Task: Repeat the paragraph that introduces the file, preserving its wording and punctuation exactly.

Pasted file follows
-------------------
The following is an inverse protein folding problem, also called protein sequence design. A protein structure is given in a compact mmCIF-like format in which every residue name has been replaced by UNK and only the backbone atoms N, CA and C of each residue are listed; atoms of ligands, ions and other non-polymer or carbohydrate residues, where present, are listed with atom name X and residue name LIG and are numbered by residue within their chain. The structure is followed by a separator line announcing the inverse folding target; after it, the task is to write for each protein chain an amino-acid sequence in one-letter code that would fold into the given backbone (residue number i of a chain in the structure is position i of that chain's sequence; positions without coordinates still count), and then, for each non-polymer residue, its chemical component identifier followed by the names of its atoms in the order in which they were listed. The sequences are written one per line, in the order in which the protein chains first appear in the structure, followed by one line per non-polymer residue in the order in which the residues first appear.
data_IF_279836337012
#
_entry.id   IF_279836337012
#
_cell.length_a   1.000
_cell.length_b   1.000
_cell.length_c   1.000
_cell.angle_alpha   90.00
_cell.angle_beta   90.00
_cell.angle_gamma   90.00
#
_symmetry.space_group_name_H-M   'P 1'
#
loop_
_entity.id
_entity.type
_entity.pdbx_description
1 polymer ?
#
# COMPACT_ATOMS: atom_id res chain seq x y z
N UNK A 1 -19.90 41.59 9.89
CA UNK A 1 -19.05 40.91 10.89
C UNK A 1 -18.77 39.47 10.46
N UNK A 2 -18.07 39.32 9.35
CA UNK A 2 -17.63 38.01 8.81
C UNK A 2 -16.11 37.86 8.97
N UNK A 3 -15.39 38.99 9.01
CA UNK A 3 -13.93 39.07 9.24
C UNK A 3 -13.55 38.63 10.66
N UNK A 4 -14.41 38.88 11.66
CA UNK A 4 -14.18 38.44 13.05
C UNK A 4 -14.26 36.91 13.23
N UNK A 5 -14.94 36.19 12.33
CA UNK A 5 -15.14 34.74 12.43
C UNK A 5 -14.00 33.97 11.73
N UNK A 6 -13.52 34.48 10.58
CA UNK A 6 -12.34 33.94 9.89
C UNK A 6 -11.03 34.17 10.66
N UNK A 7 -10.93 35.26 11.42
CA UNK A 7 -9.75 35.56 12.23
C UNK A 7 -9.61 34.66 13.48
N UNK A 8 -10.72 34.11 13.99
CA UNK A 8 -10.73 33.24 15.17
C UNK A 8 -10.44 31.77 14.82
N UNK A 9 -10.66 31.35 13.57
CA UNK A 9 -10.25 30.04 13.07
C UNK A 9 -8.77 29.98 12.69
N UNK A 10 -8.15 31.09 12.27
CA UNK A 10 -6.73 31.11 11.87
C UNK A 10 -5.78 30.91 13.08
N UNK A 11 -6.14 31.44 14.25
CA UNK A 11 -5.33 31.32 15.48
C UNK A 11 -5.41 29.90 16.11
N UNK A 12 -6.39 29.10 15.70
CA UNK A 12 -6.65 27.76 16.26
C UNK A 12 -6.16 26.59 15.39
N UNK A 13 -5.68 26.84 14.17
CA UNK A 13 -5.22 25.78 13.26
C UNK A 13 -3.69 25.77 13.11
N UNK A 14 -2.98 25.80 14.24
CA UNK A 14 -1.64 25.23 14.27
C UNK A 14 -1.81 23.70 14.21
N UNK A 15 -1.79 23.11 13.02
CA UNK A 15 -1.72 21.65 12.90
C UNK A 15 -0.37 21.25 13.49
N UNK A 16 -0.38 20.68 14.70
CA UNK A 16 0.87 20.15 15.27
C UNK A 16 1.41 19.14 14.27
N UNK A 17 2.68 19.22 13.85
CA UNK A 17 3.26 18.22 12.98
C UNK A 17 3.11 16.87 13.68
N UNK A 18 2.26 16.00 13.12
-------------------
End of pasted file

The following is an inverse protein folding problem, also called protein sequence design. A protein structure is given in a compact mmCIF-like format in which every residue name has been replaced by UNK and only the backbone atoms N, CA and C of each residue are listed; atoms of ligands, ions and other non-polymer or carbohydrate residues, where present, are listed with atom name X and residue name LIG and are numbered by residue within their chain. The structure is followed by a separator line announcing the inverse folding target; after it, the task is to write for each protein chain an amino-acid sequence in one-letter code that would fold into the given backbone (residue number i of a chain in the structure is position i of that chain's sequence; positions without coordinates still count), and then, for each non-polymer residue, its chemical component identifier followed by the names of its atoms in the order in which they were listed. The sequences are written one per line, in the order in which the protein chains first appear in the structure, followed by one line per non-polymer residue in the order in which the residues first appear.